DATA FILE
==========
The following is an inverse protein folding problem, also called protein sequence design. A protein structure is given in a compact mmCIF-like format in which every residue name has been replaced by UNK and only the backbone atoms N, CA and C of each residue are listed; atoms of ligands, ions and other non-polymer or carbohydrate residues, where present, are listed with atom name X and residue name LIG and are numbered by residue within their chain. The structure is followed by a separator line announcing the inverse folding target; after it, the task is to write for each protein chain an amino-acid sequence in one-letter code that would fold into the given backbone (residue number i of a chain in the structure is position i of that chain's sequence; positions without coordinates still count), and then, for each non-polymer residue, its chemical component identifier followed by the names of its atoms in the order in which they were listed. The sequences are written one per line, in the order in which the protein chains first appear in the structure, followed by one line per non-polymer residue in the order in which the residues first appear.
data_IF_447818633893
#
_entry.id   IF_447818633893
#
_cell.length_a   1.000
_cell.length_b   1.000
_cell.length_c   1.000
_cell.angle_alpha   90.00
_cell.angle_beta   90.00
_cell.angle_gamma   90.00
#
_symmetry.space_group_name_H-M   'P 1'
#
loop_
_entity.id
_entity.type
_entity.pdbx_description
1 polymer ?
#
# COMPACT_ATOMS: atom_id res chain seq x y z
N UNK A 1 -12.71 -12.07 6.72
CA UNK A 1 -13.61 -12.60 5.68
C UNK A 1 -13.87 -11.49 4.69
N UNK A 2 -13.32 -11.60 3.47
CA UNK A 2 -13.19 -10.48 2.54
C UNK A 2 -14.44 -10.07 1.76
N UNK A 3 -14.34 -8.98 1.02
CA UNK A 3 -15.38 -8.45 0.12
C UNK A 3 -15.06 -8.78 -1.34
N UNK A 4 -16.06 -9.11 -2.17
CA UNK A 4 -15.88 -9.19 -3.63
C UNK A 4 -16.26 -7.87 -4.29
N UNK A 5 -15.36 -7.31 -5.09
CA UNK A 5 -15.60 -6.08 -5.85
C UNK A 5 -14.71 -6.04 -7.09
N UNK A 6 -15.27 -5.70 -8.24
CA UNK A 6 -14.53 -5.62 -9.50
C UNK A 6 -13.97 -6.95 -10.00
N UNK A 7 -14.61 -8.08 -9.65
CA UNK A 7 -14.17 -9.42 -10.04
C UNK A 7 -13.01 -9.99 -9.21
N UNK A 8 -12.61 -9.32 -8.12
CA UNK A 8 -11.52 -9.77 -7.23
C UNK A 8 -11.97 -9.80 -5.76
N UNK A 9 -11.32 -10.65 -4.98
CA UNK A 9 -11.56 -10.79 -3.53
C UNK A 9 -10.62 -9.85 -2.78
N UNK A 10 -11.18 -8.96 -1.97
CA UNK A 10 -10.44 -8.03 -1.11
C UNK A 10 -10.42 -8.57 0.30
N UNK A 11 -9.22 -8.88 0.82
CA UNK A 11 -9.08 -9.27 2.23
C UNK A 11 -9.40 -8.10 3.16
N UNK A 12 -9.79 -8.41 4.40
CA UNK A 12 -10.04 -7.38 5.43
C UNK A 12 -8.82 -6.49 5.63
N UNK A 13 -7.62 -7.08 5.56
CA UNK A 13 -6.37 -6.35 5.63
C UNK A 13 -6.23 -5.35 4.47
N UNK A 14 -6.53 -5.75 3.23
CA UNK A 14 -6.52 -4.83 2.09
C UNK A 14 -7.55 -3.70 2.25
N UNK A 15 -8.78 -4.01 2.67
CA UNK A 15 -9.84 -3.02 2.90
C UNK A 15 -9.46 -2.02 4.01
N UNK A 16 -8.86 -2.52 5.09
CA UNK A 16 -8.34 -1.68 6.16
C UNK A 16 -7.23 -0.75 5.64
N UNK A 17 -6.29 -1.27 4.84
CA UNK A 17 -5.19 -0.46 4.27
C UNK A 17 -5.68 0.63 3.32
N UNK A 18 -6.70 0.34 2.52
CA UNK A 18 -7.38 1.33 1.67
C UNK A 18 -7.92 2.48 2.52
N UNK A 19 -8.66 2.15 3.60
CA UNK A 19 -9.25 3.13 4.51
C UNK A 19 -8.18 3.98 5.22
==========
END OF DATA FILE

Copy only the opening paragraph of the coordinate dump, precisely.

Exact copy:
The following is an inverse protein folding problem, also called protein sequence design. A protein structure is given in a compact mmCIF-like format in which every residue name has been replaced by UNK and only the backbone atoms N, CA and C of each residue are listed; atoms of ligands, ions and other non-polymer or carbohydrate residues, where present, are listed with atom name X and residue name LIG and are numbered by residue within their chain. The structure is followed by a separator line announcing the inverse folding target; after it, the task is to write for each protein chain an amino-acid sequence in one-letter code that would fold into the given backbone (residue number i of a chain in the structure is position i of that chain's sequence; positions without coordinates still count), and then, for each non-polymer residue, its chemical component identifier followed by the names of its atoms in the order in which they were listed. The sequences are written one per line, in the order in which the protein chains first appear in the structure, followed by one line per non-polymer residue in the order in which the residues first appear.